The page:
Where politics is personal not partisan

Should You Make Resolutions About Social Media and Politics?

Social Media Politics
Should You Make Resolutions About Social Media and Politics?

Many people are worn out after the 2016 election cycle. Is it time for you to rethink how you approach politics?

It’s the start of a new year, so there will be quite a few people out there talking about resolutions – eat healthier, exercise more, be more productive, and so on. Everyone means well, and some people might stick to and achieve those goals, but it’s also become a dubious badge of honor to brag about breaking resolutions early on.

Personally, I’m not making any promises to myself or others. While people talk about 2016 being a rough year, I’ve kept generally silent about that, at least on the personal level. It’s a new year, and I’m in “business as usual” mode, which has involved what some people might consider a breakable new year’s pledge. I’ve mostly stopped groaning about the negativity out there, and have simply started to avoid it. Life is short, and it’s not worth wasting time telling people who are hell bent on being hateful and miserable that they need to stop.

Because I read and write quite a bit on politics, I’m generally surrounded by negativity. It is seemingly endless, and goes nowhere. Sure, writing venomous diatribes about one’s opposition might make one feel better for a few moments, but it’s necessarily temporary. That venom does nothing, ever. It doesn’t sway anyone who was undecided. It doesn’t win the respect or agreement of the opposition. Because it is just words, not action, it does literally nothing.

Congress Passes Stopgap Measure

Maybe some people will resolve to stop promoting this kind of content this year. Some might be like me, slowly disassociating with people who regularly share and spew hateful nonsense just to make themselves feel more important. Perhaps that might seem arrogant, but when one really thinks about it, after stripping away the negativity, there is rarely any underlying information that is useful.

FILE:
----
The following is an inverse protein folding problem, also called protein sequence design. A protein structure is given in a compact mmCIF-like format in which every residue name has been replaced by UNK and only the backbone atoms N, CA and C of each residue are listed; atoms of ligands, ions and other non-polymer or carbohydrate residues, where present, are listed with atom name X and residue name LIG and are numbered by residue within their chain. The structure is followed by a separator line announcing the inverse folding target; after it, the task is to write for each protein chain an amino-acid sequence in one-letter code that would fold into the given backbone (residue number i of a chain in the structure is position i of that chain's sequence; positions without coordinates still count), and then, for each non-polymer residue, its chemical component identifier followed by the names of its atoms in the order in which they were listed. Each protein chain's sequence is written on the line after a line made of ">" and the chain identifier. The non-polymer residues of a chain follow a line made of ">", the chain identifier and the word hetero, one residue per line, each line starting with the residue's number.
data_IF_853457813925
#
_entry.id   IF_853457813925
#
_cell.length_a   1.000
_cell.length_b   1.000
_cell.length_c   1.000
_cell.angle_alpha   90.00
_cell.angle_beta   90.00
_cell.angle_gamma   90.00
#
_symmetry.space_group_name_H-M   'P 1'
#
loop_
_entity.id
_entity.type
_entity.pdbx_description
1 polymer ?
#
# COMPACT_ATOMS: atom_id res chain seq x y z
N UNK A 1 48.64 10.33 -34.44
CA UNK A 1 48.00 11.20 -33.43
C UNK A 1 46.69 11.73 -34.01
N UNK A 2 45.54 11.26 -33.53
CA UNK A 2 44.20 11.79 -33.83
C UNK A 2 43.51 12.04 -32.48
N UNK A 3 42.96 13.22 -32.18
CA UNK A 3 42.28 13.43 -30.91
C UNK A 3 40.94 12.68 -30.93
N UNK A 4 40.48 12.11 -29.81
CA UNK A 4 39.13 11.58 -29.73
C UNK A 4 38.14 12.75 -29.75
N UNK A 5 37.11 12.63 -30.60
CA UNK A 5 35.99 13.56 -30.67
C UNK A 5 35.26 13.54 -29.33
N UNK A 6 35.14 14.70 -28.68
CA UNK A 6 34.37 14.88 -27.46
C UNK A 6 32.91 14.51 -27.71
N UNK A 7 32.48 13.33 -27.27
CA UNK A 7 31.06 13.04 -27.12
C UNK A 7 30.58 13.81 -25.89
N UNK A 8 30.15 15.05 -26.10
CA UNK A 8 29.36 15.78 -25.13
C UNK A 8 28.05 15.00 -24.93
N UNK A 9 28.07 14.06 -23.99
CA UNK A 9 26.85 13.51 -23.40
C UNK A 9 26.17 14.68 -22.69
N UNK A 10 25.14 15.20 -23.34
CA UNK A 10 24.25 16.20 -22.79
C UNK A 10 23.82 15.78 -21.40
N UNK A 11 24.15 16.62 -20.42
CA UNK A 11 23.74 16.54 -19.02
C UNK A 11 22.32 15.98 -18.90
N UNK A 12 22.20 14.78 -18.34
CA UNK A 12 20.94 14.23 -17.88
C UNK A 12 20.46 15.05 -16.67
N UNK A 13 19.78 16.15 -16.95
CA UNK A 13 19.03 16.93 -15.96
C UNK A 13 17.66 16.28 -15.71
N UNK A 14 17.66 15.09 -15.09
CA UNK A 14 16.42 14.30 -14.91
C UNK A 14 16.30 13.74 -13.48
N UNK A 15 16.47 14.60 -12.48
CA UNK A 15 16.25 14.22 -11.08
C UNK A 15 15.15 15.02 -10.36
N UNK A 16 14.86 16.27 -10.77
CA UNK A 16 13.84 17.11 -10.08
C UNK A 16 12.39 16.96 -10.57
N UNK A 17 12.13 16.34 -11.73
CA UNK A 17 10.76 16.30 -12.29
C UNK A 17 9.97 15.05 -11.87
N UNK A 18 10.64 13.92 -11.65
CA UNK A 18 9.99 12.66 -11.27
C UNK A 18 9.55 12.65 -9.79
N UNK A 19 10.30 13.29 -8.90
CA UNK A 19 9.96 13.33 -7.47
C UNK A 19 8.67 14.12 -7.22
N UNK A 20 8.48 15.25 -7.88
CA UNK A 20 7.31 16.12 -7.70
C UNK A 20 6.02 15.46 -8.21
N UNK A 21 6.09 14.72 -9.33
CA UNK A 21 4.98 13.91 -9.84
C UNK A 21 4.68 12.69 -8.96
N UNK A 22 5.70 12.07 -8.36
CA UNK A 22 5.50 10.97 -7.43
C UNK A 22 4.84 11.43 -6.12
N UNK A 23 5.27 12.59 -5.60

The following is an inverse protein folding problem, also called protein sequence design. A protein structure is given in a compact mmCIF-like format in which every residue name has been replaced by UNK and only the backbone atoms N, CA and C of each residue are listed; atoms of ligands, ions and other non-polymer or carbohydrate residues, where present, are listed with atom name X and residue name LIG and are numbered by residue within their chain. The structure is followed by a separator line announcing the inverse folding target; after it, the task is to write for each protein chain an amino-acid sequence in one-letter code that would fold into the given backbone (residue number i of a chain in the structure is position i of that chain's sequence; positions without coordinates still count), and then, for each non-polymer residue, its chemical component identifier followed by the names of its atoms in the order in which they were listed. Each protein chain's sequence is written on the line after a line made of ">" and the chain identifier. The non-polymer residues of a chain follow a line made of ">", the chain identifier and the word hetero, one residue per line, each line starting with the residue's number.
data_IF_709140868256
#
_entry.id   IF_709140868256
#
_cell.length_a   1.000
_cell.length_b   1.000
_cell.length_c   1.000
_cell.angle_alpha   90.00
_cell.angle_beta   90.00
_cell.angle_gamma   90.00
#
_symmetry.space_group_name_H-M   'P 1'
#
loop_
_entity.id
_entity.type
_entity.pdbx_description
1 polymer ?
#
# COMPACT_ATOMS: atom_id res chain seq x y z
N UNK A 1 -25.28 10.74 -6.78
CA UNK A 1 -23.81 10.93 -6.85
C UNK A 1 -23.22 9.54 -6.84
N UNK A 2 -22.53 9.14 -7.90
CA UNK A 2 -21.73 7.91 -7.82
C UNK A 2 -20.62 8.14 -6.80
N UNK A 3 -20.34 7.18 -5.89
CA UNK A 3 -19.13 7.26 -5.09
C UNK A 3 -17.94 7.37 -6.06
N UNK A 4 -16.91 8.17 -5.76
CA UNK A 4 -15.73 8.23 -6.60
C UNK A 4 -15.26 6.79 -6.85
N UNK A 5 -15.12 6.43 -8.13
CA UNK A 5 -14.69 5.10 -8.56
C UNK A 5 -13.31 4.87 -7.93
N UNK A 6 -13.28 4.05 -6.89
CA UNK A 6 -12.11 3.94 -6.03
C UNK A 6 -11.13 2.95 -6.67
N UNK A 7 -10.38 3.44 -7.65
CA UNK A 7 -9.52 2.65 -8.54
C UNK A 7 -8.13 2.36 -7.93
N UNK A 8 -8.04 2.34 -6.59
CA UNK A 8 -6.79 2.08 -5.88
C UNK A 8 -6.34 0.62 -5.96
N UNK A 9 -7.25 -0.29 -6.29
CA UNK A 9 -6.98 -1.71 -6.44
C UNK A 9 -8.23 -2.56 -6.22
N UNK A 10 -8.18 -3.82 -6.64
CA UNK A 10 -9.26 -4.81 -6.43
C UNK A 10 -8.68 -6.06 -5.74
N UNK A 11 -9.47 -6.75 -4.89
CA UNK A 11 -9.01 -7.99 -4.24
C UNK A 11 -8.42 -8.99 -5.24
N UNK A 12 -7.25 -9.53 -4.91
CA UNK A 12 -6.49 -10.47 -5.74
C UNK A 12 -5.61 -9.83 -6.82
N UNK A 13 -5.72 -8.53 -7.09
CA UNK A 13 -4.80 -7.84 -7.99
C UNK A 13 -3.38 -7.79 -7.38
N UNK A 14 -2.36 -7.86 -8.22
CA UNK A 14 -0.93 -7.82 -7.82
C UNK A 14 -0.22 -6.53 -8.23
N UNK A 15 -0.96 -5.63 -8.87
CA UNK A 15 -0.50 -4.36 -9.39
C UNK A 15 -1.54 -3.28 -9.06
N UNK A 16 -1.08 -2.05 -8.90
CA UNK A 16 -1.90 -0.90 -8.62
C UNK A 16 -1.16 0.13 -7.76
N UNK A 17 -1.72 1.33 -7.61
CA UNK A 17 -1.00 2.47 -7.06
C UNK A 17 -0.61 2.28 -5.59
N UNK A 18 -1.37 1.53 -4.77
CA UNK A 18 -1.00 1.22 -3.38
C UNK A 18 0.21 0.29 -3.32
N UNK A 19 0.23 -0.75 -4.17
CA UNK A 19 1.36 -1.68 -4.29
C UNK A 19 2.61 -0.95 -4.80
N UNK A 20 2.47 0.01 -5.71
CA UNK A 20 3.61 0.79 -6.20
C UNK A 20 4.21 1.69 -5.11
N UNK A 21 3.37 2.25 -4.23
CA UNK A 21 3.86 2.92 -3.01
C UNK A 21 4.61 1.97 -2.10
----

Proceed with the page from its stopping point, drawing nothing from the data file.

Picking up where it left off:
Around here, we try to help people think about politics on a more personal level. What is happening in Washington is far less important than what is happening in the various state capitals, county seats, and local government meetings. The latest outrage caused by a Trump tweet is meaningless in comparison with a community facing financial problems because of a desperate need to replace a school building. While a debate over the merits of a property tax increase is boring in comparison with the circus that is the Beltway, it’s far more likely to have immediate effects on the people of a community.

This past election was arguably over fear of more economic problems, and irony is that so many people are focused on the spectacle that national politics has become when that part of government generally has the least effect on people’s daily lives. The exceptions are worth talking about, like the Affordable Care Act, but while people are supposedly concerned with their “bottom lines,” they are focused on issues that have nearly no effect on it.

Samantha Bee and John Oliver School the Republican Party

So, I’m just not making any resolutions, no promises, and will just keep on clearing the negativity from my social media accounts. I’ll focus on solutions to problems whenever I can, as opposed to getting mired only in the nonsense. If I’m lucky, maybe I’ll get a few converts – save some people from the noise that drowns out reason. Hopefully, you’re one of those people.


Last updated by .

Liz Harrison
About Liz Harrison 66 Articles
Political commentator, former campaign operative, media executive, legal and medical writer, literary editor and publisher. Founder at Vigilant Liberty Radio, podcaster and radio talk-show host, and a sexual freedom activist.

Be the first to comment

Leave a Reply